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5. Abscission Auxin also plays a role in the abscission of leaves and fruits. Young leaves and fruits produce auxin and so long as they do so, they remain attached to the stem. When the level of auxin declines, a special layer of cells - the abscission layer -forms at the base of the petiole or fruit stalk. Soon the petiole or fruit stalk breaks free at this point and the leaf or fruit falls to the ground. Fruit growers often apply auxin sprays to cut down the loss of fruit from premature dropping.

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6. Root initiation Auxins stimulate the formation of adventitious roots in many species. Adventitious roots grow from stems or leaves rather than from the regular root system of the plant. Horticulturists may propagate desirable plants by cutting pieces of stem and placing them base down in moist soil. Eventually adventitious roots grow out at the base of the cutting. The process can often be hastened by treating the cuttings with a solution or powder containing a synthetic auxin.

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Translocation of Auxin Auxin travels from cell to cell being taken up on one side of the cell by influx transporters in the plasma membrane and moved out on the other side by efflux transporters - called PIN proteins - where it can then be taken up by the adjacent cell. So the distribution on the cell of these two types of transporter establishes which direction auxin travels in.

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How does auxin achieve its many different effects in the plant? Auxin effects are mediated by two different pathways: immediate, direct effects on the cell turning on of new patterns of gene expression 1. Direct effects of auxin The arrival of auxin at the surface of the cell initiates such immediate responses as changes in movement of ions in and out of the cell through the plasma membrane extension of the cell wall causing elongation of the cell. Auxin initiates these events after binding to specific receptors at the cell surface, probably transmembrane proteins such as ABP1 ("Auxin-binding protein 1")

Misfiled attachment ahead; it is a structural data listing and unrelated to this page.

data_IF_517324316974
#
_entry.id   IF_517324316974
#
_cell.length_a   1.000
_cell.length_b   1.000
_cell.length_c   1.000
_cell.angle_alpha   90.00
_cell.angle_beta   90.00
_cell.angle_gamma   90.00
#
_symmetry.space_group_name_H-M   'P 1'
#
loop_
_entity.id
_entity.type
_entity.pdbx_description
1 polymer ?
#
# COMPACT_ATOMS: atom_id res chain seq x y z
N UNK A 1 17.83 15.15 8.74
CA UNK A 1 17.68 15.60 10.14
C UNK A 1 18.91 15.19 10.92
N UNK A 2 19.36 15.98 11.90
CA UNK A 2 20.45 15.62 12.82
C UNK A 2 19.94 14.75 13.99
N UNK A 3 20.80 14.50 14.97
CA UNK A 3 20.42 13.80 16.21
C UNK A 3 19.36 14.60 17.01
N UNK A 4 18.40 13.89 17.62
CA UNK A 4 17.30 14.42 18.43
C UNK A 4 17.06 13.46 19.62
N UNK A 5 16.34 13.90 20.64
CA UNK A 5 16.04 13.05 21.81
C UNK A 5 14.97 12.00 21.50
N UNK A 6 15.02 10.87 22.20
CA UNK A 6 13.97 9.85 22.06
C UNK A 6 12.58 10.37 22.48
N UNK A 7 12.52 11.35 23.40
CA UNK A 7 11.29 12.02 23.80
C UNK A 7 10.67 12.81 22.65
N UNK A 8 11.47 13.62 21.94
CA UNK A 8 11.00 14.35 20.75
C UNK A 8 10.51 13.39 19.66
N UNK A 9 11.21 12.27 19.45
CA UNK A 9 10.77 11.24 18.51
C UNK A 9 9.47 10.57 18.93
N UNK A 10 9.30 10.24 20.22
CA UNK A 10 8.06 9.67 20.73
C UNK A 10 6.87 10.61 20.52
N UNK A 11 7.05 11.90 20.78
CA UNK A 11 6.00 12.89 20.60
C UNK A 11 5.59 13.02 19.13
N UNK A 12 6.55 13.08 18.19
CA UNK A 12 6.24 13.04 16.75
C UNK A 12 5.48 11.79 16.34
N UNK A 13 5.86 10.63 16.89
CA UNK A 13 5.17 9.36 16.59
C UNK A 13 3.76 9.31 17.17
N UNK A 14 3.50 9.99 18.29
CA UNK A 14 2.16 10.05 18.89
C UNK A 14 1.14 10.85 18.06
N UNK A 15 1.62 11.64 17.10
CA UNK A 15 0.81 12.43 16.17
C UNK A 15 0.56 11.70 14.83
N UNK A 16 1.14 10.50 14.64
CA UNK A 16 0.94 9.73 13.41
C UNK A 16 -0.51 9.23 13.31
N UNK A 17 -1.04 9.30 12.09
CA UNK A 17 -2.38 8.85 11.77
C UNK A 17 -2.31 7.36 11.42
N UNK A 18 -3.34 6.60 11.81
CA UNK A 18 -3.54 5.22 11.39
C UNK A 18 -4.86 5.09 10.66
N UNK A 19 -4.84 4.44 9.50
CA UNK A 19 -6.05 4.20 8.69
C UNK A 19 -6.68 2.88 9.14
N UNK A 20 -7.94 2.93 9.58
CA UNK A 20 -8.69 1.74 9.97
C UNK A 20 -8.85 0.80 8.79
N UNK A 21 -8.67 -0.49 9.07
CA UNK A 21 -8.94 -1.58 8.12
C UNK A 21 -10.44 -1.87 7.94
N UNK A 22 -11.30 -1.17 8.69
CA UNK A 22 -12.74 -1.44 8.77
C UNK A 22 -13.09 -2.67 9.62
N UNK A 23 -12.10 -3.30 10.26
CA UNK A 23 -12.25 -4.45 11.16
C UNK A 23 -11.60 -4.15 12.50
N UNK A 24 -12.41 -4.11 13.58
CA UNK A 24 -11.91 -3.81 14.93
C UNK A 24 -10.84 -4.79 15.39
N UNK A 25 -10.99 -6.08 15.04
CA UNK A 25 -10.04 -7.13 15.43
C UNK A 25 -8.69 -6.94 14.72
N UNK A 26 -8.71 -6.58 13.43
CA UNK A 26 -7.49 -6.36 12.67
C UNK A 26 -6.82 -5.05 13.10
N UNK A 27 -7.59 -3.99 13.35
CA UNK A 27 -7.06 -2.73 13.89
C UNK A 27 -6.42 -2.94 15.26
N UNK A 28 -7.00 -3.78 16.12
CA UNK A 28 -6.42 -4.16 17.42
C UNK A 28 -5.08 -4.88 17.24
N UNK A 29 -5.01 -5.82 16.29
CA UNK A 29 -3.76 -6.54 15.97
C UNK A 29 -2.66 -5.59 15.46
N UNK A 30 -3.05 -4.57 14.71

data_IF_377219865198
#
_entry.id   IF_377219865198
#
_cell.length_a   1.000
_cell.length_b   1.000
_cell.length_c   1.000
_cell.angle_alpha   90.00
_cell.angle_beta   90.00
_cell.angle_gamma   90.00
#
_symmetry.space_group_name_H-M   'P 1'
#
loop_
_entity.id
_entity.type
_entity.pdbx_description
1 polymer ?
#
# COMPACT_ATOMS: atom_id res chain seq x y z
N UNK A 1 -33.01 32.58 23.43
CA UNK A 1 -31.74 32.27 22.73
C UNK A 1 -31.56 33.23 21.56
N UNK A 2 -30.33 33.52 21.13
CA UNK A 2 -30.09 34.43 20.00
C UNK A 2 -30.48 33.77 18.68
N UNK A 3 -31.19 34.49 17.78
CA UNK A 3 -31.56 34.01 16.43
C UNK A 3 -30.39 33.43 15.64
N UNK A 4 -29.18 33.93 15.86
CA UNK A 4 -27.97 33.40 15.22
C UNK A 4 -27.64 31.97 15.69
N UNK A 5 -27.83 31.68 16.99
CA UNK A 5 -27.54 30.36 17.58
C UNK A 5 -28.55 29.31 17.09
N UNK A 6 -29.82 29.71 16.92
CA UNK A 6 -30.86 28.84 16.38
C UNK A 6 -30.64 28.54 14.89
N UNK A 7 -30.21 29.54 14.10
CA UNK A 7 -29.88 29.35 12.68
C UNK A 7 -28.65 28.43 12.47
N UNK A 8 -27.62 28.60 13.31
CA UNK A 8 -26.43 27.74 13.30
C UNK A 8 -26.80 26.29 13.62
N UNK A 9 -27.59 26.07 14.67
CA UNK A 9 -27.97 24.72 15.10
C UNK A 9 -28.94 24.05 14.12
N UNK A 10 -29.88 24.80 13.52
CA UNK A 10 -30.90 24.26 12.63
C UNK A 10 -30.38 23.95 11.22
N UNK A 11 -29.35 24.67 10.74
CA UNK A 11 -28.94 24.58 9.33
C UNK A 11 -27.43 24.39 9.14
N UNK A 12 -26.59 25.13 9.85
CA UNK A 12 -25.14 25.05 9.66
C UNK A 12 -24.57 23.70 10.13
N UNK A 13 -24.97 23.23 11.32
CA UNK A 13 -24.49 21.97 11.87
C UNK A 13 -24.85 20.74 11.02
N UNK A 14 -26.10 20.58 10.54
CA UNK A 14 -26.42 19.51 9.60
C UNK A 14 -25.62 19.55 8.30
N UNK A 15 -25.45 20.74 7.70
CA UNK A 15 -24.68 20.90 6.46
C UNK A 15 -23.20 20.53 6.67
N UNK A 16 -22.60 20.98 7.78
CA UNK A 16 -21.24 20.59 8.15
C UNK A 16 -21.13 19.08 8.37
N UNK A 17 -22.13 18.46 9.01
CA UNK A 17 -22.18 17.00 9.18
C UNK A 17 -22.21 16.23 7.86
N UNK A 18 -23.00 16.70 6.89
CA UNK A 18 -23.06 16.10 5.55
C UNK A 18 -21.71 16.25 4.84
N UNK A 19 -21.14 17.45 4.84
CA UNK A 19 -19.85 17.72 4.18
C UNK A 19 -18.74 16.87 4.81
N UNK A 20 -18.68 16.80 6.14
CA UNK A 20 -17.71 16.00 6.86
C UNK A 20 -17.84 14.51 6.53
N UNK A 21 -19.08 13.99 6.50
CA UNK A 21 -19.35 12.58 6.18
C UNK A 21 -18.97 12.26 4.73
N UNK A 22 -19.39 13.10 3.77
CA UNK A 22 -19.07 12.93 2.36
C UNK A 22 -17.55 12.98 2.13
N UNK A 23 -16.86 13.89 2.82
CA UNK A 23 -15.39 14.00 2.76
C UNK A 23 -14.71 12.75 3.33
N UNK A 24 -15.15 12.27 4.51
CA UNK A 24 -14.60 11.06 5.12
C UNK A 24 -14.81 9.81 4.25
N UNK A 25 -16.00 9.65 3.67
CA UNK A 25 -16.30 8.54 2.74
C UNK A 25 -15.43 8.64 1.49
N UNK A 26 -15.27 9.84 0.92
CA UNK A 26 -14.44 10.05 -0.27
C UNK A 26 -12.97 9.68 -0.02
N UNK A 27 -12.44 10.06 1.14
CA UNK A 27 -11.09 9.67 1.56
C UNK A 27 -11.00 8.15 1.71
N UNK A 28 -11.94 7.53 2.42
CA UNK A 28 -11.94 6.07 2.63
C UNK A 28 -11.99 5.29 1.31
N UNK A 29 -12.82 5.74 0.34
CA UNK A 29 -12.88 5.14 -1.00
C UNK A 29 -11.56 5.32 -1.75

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2. Effects of auxin on gene expression Many auxin effects are mediated by changes in the transcription of genes. The steps appear to be: auxin enters the cell by active transport through special auxin transporter molecules in the plasma membrane Auxin binds to molecules in the cytosol such as ARF1 ("auxin response factor 1") ARF1 is a transcription factor it enters the nucleus and binds to the DNA sequence TGTCTC ACAGAG This sequence is found in the promoters of auxin-responsive genes; that is, it is an auxin response element The action of auxin on gene transcription is quite similar to the action of steroid hormones in animals

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Synthetic auxins as weed killers Some of the most widely-used weed killers are synthetic auxins. These include 2,4-dichlorophenoxy acetic acid (2,4-D) and 2,4,5-trichlorophenoxy acetic acid (2,4,5-T). As the formulas show, 2,4,5-T is 2,4-D with a third chlorine atom, instead of a hydrogen atom, at the #5 position in the benzene ring (blue circles). 2,4-D and its many variants are popular because they are selective herbicides, killing broad-leaved plants but not grasses (no one knows the basis of this selectivity). Why should a synthetic auxin kill the plant? Auxin (IAA) is actively transported into cells by a transmembrane transporter and leaves the cells by facilitated diffusion through a different transporter. It turns out that the importer works fine for 2,4-D but that 2,4-D cannot leave the cell through the exporter. Perhaps it is the resulting accumulation of 2,4-D within the cell that kills it. A mixture of 2,4,-D and 2,4,5-T was the "agent orange" used by the U.S. military to defoliate the forest in parts of South Vietnam.